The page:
With the cold weather on our minds (can you believe we’ve already been graced with the first snowfall of the season?), it’s only appropriate for us to share our favourite ice buildings on the blog. We’ve found a few that we wouldn’t mind checking out, as long as we have our down-filled jackets and boots ready!
Without further ado:
Perhaps one of the world’s best-known frozen buildings in the world, the ICEHOTEL in the small village of Jukkasjarvi, Sweden is built each year with snow and ice. It first opened in 1990, and since then it’s been built each year from December to April, and welcomes thousands of guests every year. The structure is always right below freezing at about -5 degrees celsius, but worry not – the beds are surprisingly warm thanks to reindeer fur!
Oh Canada! The Ice Hotel, known by the French as Hôtel de Glace since it’s near Quebec City, is the first ice hotel in North America. It opened just over ten years ago on New Year’s Day in 2001 amidst plenty of buzz! It’s rebuilt every year in December, opens in early January and melts down in April because of spring’s warmer weather. Though the beds are made of ice, there are comfy mattresses and each guest is brought a sleeping bag, bed sheet and pillow when it’s bed time.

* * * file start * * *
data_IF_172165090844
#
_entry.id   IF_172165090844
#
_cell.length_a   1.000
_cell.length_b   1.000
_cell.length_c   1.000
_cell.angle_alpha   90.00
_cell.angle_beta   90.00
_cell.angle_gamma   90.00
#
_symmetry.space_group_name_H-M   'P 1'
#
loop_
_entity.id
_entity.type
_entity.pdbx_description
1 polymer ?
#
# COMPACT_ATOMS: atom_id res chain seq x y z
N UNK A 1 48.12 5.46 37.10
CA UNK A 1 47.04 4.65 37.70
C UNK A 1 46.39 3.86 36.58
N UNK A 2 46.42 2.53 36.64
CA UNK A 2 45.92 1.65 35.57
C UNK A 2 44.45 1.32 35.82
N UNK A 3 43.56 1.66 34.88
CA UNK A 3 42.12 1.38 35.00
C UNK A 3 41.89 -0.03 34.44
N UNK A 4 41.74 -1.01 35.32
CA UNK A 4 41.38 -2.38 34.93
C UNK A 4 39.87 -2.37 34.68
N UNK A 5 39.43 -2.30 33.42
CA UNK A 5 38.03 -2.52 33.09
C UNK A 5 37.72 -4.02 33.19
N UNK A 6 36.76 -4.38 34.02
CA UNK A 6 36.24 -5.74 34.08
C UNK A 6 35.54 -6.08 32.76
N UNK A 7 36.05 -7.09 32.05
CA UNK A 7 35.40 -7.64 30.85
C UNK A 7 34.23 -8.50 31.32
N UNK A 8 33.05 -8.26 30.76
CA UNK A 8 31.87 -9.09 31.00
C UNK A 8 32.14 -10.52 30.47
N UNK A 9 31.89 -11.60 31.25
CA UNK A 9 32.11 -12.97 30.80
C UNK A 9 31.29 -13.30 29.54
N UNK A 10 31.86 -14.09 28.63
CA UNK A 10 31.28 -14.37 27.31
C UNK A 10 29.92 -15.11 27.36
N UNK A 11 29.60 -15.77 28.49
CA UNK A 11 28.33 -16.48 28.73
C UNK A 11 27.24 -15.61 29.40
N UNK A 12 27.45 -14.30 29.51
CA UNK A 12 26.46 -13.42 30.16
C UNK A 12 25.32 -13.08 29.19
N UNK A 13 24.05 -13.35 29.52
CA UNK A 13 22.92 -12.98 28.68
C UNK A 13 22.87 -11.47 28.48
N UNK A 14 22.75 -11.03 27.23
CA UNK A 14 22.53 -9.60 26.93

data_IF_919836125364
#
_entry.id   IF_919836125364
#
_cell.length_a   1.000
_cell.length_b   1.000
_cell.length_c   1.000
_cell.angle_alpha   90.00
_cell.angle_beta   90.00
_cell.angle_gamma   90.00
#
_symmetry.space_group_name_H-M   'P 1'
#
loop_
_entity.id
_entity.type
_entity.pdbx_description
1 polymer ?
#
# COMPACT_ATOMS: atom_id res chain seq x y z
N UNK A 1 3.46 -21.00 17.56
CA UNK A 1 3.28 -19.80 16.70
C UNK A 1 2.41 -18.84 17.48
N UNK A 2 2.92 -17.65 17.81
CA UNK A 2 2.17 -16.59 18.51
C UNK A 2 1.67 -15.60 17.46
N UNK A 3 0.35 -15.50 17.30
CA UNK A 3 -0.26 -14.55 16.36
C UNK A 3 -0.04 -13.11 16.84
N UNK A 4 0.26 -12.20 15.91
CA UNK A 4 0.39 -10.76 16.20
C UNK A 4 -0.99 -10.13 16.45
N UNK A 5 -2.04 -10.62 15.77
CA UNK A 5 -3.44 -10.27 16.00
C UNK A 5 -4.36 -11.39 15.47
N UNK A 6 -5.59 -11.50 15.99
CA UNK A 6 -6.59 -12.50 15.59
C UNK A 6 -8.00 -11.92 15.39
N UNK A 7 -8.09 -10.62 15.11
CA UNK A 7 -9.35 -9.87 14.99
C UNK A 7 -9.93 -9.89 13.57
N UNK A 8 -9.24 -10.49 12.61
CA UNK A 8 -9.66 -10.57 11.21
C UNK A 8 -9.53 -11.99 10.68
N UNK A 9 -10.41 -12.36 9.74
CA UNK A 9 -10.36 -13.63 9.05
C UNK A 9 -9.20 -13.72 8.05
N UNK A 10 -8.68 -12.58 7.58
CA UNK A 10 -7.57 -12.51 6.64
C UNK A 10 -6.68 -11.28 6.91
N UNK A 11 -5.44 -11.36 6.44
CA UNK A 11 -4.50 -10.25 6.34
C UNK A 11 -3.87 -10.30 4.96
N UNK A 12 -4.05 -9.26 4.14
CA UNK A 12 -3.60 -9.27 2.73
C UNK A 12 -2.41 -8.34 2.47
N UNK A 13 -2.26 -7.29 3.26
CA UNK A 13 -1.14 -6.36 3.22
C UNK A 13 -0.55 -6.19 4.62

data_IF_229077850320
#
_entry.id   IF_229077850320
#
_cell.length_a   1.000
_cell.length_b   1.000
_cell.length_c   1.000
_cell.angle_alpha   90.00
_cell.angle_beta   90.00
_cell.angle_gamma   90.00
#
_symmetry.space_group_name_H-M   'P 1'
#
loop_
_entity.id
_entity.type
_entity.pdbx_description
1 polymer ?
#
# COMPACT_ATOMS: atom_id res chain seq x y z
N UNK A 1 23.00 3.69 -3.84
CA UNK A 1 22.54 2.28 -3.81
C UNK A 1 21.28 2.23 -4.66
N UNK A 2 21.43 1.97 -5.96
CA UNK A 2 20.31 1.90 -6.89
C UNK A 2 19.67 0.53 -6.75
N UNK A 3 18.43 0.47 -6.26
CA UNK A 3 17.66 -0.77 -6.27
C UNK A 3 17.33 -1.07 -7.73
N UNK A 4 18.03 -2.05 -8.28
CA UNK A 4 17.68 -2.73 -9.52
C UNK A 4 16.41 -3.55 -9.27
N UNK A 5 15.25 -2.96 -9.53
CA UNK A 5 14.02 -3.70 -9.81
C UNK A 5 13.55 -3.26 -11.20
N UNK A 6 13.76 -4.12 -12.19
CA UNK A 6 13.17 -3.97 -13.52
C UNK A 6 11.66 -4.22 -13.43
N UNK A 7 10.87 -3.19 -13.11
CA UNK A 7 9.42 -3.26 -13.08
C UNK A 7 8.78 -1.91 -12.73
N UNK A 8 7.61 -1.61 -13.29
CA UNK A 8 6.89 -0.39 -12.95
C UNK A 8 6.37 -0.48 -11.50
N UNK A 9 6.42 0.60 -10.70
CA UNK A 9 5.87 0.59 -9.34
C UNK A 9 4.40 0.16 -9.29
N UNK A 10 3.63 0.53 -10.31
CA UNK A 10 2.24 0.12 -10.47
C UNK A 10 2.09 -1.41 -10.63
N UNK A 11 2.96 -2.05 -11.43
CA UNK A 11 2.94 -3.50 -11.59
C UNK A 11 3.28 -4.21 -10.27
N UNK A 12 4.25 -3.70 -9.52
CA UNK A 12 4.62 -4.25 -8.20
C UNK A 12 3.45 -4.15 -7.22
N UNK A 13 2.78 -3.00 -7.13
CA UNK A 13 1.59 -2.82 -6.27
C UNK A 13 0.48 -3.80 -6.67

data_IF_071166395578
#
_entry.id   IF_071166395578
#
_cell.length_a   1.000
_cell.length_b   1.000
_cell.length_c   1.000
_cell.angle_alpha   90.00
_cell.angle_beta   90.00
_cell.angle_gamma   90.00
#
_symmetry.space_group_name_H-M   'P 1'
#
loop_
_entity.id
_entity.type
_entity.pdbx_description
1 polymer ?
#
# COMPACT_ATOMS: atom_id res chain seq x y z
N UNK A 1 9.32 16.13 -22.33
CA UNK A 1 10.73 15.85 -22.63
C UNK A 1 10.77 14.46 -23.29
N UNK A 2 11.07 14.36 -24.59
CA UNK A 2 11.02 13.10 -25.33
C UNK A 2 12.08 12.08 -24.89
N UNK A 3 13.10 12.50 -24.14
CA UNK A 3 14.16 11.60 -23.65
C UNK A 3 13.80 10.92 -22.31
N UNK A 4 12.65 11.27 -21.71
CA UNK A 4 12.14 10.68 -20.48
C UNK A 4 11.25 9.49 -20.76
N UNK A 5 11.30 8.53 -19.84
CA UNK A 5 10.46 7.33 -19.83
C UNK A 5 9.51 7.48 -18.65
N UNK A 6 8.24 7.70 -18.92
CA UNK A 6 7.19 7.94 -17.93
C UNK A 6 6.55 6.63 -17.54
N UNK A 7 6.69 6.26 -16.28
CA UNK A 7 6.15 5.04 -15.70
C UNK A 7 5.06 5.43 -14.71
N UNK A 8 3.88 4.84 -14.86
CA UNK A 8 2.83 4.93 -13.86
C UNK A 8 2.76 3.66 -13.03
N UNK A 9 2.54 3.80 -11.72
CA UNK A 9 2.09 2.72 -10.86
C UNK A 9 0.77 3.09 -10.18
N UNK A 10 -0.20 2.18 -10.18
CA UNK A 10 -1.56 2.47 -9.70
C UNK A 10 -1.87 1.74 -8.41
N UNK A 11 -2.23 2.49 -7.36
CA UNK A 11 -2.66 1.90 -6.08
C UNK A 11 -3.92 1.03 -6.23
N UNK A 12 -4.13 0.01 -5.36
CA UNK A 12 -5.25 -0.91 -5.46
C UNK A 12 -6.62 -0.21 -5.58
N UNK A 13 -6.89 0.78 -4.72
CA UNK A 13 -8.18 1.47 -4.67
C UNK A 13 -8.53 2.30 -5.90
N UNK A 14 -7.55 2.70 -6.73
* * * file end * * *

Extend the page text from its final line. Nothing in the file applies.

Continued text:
History buffs will enjoy the store behind this ice structure. The first known ice palace first popped up in St. Petersburg, Russia almost 300 years ago in 1740, thanks to Empress Anna Ivanovna who wanted a palace made of ice. The palace did not last, but in 2005 historians decided to recreate the structure with a team of professionals, led by Valerij Gromov, following the plans of the original palace’s architect Pyotr Yeropkin. The Ice Palace is now reconstructed every year- complete with ice trees and an ice statue of an elephant.
This adorable igloo village might be our most favourite on this list! Visitors can choose between a glass or a snow igloo. Though the glass igloo provides some of the best views of the northern lights and beautiful sky ever, some do opt for the snow igloo and utter seclusion. The entire little village is perfect for anyone who admires all things snow, ice and Christmas: there’s an awesome ice sculpture gallery, visitors can book a reindeer-drawn sled ride, and visit Santa’s house.
Although this post was very fun, and these buildings are very cool (get it? Hehe), we think we’re going to stick with staying in the warm indoors, with a cup of hot chocolate! Have you visited any of these ice buildings? Let us know your thoughts below!